I'm reading a book called 'Why Buddhism Is True' and I'm not sure I understand author's point regarding social anxiety and natural selection:
Our ancestral environment didn’t feature cocktail parties, slumber parties, or PowerPoint. Our hunter-gatherer ancestors didn’t have to navigate roomfuls of people they’d never met or send their children off to sleep in homes they’d never seen, or give presentations to an audience consisting largely of people they didn’t know very well, if at all.
Just to be clear (and at the risk of repeating myself), I’m not saying that social anxiety isn’t in any sense a product of natural selection. The ancestral environment—the environment of our evolution — featured lots of social interaction, and this interaction had great consequence for our genes. If you had low social status and few friends, that cut your chances of spreading your genes, so impressing people mattered, even if PowerPoint wasn’t the thing you impressed them with. Similarly, if your offspring didn’t thrive socially, that boded ill for their reproductive prospects, and hence for your genes. So genes inclining us toward anxiety about our social prospectsand our progeny’s social prospects seem to have become part of the human gene pool.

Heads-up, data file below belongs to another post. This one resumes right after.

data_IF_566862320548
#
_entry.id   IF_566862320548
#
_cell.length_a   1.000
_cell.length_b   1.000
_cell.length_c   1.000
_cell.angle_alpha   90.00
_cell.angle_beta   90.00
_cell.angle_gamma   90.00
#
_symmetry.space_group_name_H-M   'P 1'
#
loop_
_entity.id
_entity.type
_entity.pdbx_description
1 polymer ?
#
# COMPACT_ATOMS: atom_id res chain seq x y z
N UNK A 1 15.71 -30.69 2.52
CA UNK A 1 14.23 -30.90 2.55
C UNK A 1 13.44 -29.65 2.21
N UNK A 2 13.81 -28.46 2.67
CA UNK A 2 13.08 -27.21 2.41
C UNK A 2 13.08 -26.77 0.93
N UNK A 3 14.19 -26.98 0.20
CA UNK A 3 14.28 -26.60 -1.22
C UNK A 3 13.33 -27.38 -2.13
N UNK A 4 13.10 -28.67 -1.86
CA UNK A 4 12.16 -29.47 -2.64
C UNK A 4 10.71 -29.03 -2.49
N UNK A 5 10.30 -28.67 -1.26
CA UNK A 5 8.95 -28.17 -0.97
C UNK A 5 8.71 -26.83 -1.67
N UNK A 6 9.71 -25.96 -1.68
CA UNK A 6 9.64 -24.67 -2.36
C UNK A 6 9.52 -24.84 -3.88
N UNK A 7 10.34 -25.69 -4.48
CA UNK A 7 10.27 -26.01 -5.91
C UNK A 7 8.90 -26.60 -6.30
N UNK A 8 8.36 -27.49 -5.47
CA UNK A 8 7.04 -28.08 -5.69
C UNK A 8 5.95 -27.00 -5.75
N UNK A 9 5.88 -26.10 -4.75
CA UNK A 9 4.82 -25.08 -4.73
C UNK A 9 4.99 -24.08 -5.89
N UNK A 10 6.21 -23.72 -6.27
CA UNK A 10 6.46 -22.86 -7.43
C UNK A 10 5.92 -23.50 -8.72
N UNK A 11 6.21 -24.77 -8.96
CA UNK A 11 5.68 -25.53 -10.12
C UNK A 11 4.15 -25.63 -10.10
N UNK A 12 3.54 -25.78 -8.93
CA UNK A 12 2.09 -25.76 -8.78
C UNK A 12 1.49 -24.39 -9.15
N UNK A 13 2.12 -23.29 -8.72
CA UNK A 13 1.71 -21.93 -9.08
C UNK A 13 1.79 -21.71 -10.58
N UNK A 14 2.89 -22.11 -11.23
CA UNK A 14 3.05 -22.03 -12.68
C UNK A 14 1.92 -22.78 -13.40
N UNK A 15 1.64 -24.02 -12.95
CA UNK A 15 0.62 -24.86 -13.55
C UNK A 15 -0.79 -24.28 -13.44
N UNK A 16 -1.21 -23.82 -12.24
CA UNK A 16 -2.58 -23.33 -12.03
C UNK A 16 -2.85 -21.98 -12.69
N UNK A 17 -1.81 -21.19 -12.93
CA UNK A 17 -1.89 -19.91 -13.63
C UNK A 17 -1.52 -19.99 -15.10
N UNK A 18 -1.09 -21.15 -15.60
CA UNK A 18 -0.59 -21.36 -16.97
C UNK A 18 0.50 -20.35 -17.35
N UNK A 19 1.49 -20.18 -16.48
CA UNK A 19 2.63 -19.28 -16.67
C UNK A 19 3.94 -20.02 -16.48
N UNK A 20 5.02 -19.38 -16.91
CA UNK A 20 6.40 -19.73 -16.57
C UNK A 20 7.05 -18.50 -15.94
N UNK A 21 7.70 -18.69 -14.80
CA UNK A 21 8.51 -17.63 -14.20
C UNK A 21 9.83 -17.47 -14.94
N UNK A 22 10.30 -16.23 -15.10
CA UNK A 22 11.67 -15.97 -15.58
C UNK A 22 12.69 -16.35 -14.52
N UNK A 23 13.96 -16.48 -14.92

So, from what I've understood, author claiming that the fact that we have social anxiety around people which we probably will never meet again is caused by the fact that in the past every social interaction mattered. Is it true from science perspective? I mean, the people who weren't social in the past would just die without passing their genes, how the social anxiety can become in the human gene pool in this case?
I always thought that social anxiety/confience it's just byproduct of all the events which happens with a child(if a child's social behaviour is positively reinforced then there would have less fear in regards to socialazing, public speaking, leadership etc).
PS: English is not my mother tongue, so I might formulate the question not clearly enough, so, it would be ideal if you can get additional context by clicking on the link and reading the chapter which the passage belongs to(6 pages). Just to be sure the answers aren't based on my interpretation of the author thoughts, but rather on the actual text of the book.